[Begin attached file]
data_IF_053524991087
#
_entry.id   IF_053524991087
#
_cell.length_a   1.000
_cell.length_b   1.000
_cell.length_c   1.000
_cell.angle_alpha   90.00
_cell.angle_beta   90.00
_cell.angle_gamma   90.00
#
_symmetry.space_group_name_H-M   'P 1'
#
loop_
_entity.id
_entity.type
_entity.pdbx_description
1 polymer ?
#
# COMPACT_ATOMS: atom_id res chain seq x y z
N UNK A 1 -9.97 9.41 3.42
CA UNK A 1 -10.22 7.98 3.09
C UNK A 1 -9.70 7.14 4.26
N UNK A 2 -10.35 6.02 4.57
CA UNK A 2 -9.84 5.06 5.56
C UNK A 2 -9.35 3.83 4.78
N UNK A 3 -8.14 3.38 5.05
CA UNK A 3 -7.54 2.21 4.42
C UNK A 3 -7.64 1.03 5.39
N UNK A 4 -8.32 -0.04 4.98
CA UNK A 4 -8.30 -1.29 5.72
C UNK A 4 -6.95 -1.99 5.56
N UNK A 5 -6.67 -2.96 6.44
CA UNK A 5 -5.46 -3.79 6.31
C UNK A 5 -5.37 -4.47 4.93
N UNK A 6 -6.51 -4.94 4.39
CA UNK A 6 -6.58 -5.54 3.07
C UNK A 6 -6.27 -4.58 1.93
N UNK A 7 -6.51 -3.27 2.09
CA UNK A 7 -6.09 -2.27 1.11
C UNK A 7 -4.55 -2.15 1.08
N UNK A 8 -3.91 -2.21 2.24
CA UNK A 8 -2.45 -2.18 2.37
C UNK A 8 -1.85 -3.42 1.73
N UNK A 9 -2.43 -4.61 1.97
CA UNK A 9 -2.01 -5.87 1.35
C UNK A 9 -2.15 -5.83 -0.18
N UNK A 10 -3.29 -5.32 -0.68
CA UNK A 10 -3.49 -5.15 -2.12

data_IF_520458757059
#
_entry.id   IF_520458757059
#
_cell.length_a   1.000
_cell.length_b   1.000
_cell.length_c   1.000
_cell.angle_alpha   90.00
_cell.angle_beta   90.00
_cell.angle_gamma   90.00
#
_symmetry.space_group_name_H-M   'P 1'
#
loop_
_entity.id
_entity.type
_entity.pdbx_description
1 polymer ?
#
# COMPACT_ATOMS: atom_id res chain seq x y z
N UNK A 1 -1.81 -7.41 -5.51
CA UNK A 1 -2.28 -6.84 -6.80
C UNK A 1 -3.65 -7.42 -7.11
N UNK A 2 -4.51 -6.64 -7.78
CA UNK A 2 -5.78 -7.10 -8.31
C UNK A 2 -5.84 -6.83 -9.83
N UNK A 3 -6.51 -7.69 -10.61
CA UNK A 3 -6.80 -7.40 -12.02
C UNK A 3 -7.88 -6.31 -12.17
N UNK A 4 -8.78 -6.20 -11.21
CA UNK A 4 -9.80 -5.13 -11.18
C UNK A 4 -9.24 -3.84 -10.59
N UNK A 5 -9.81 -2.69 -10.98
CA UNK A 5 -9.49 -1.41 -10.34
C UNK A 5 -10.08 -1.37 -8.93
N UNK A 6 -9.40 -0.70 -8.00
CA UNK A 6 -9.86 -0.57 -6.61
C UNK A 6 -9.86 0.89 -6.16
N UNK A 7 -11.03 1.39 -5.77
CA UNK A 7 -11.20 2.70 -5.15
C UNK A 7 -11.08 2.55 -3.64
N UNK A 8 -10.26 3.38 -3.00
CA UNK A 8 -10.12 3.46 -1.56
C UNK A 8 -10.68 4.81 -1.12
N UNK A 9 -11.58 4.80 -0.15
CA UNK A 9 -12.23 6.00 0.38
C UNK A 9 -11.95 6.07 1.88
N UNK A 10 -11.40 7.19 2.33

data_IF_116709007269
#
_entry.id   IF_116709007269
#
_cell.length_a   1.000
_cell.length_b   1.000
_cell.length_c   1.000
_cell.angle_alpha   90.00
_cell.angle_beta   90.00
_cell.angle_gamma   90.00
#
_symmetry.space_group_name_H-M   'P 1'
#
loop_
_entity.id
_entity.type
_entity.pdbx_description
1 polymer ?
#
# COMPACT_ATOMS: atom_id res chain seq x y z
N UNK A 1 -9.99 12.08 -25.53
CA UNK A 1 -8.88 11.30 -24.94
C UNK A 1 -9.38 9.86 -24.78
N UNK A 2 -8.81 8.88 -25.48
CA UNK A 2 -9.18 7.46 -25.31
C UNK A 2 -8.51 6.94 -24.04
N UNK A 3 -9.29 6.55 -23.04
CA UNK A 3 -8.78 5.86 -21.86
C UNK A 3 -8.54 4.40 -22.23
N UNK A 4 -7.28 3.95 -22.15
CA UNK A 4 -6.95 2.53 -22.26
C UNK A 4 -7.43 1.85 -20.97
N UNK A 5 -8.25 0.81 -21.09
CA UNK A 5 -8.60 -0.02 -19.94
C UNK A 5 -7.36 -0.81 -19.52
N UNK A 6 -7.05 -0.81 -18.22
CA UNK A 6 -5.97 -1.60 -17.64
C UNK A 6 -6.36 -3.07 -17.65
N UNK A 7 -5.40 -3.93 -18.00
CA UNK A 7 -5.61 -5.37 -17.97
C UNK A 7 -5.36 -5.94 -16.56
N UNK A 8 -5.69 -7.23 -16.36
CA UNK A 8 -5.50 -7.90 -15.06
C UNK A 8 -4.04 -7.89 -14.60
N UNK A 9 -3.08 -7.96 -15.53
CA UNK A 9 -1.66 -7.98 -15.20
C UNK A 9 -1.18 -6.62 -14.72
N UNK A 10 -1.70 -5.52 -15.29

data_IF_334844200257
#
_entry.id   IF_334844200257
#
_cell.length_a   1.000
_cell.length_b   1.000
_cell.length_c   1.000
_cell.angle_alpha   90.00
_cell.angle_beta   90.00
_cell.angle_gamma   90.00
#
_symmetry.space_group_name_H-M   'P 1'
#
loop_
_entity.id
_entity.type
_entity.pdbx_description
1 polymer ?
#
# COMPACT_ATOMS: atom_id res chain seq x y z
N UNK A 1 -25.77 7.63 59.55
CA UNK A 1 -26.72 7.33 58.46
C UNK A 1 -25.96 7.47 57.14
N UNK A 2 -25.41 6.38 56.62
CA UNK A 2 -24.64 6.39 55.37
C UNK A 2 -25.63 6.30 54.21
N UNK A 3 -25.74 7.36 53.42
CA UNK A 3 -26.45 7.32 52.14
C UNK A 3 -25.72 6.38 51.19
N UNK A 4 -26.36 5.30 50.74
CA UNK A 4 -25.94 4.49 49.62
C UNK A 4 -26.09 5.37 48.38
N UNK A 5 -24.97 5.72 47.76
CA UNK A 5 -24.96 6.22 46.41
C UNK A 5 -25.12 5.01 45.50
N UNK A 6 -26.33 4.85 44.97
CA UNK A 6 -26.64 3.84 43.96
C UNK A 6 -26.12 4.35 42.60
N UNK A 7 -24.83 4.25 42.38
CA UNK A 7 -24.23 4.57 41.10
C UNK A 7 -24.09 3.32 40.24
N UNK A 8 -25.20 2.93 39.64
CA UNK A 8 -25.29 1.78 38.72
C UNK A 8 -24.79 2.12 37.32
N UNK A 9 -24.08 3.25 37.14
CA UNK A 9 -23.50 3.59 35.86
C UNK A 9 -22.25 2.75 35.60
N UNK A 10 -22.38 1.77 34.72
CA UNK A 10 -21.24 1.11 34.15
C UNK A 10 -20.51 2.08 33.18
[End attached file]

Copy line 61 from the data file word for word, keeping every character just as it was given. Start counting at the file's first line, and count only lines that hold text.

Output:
_symmetry.space_group_name_H-M   'P 1'